In the long term, you have to be sure you’re getting calcium and other nutrients you’re missing by not having dairy products and certain grains. Some paleo-approved foods, such as salmon and spinach, contain calcium, so you have to be sure you’re including them in your diet. It would be a good idea to check with a registered dietitian, too, to make sure you’re meeting your calcium and other nutrient needs.
This bread does have quite a few ingredients, but you’ll find that most are staple paleo and keto pantry ingredients. In the list below you’ll find details on several ingredients and possible subs. But if possible, please do try and make this recipe without any subs. As out of the 18 permutations we tried, this one really was terrific and the absolute best.
I just made this today, and my husband, toddler, and I all loved it! We used ours for cheese and tomato sandwiches, and my husband managed to eat about half of the loaf before it even cooled. Like another person mentioned, I had to bake mine longer, but for me it was nearly twice as long (I’m at a relatively high altitude, maybe that’s why?). As yet another person said, it will now be a staple in our home too!
This recipe is FANTASTIC! I think was my first attempt a time grain free bread and I hit the jackpot! No need to look farther. I followed another reader’s suggestion to beat egg whites separately then fold in at the end. I used Bob Mill’s super fine almond flour. Everything else I followed exactly as primed and cooked an extra 8 minutes for a total of 33 mins. THANK YOU SO MUCH for such an excellent recipe!
Success! My very first attempt at baking “paleo”. This is very tasty and so very easy. I used the recipe with honey and coconut oil. I recently shifted my diet to low carb and no sugar, and really needed a bread that fit the new diet. This is perfect. THANK YOU for sharing the years of experience and knowledge you have with cooking Paleo. I think the size of the pan is very important to get a rise out of the mixture, so folks just follow this fool proof recipe and enjoy. I bought your recent book, Paleo Cooking, on iTunes so it is easy to have the recipe at my fingertip on my phone right there in the kitchen.
Hi Eva, That’s awesome that you are helping your son this way. I haven’t tried this with other tools, but you could probably use either the blender or the food processor. The key is to pulse in step 5, not just constantly blend, so that the whites don’t fully break down. Other than that, it should be pretty similar. As for the yolks, if you don’t want to make creme brulee, I usually just put a couple extras into an omelet (or breakfast casserole, or any other dish requiring cooked eggs) mixed with whole eggs.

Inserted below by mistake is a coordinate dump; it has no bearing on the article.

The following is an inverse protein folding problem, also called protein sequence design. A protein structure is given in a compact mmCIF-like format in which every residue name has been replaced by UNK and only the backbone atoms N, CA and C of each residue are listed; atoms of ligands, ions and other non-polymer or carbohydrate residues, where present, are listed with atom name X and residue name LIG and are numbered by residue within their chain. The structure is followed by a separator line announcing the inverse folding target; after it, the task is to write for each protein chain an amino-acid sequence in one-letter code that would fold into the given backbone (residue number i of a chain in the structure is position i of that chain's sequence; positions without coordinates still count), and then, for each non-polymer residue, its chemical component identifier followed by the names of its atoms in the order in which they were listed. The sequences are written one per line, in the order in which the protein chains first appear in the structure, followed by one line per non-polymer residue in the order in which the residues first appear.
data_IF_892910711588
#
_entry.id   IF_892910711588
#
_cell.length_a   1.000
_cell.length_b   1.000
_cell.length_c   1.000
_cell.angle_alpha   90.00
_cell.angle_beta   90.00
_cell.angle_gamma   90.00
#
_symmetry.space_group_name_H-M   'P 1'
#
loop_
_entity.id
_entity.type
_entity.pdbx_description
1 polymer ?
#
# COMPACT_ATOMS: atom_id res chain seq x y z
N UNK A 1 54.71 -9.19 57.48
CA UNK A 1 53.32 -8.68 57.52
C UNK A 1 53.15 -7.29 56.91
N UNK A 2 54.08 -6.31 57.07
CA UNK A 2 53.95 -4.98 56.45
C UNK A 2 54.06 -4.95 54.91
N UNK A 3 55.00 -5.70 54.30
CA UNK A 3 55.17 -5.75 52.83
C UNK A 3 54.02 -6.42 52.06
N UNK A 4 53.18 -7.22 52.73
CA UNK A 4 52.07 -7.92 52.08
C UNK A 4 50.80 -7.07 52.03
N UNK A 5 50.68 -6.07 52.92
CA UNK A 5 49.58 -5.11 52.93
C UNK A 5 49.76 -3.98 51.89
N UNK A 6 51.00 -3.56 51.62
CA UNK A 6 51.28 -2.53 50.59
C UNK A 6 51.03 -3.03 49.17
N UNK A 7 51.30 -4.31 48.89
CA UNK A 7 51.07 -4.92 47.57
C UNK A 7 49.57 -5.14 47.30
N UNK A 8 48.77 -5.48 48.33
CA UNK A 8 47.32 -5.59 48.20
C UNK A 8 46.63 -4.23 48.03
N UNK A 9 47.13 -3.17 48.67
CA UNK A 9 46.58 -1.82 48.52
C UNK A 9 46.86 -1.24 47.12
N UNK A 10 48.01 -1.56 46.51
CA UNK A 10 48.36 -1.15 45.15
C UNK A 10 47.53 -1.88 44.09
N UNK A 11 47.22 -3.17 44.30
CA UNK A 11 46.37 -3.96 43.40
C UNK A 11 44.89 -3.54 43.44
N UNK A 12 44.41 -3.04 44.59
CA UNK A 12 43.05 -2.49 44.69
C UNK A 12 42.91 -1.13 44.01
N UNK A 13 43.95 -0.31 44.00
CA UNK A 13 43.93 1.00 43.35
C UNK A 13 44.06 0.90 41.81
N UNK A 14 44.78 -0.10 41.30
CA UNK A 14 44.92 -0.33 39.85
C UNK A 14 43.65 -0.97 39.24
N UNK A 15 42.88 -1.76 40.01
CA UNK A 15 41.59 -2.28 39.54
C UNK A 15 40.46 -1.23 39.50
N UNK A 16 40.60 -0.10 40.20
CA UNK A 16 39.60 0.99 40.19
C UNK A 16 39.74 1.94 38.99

I didn’t have the chai seeds or pumpkin seeds so I used ground flax seeds, extra sesame seeds and sliced almonds. I know flax absorbs moisture so I added about a 1/4 cup of water to the mix. OMG, I LOVE this bread. We have a local German baker who makes a multi-grain & seed bread that has always been my favorite and sells out first at our weekly farmers market. My bread tasted exactly the same. I’ve been doing keto since October and miss an occasional sandwich or toast. No more! THANK YOU for this recipe.
I just put this bread together and I think something is missing in the ingredients? It did not “pour” into bread pan as recipe suggests, it was more like a crumbly dough. I went over my steps again and again and can’t find any steps or measurements I missed. Has anyone made this yet? I have it in the oven any way as I’m not very good at figuring out what to do, so I hope it turns out! Elana, I am truly enjoying your almond flour cook book and your website is so inspiring! Thanx!
Overall, the diet is high in protein, moderate in fat (mainly from unsaturated fats), low-moderate in carbohydrate (specifically restricting high glycemic index carbohydrates), high in fiber, and low in sodium and refined sugars.  The monounsaturated and polyunsaturated fats (including the omega-3 fats EPA and DHA) come from marine fish, avocado, olive oil, and nuts and seeds.